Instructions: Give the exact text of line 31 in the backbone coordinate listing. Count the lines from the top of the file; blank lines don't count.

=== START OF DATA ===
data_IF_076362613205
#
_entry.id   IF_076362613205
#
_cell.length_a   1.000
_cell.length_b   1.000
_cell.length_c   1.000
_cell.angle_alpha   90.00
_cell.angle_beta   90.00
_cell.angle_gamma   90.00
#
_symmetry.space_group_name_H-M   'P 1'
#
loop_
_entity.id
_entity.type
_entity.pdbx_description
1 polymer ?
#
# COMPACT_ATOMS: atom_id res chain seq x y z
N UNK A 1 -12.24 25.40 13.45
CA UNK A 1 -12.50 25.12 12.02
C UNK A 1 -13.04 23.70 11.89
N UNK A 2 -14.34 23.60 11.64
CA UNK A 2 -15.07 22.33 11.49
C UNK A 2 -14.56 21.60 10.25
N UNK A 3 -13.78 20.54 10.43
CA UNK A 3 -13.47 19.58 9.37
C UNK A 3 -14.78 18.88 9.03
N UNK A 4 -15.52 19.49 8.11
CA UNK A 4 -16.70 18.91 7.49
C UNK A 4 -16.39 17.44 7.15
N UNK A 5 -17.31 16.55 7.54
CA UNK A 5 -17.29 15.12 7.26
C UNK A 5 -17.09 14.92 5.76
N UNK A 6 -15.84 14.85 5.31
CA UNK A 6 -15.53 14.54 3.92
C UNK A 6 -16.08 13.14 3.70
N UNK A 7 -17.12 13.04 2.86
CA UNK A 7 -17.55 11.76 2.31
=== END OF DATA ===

CA UNK A 4 -16.70 18.91 7.49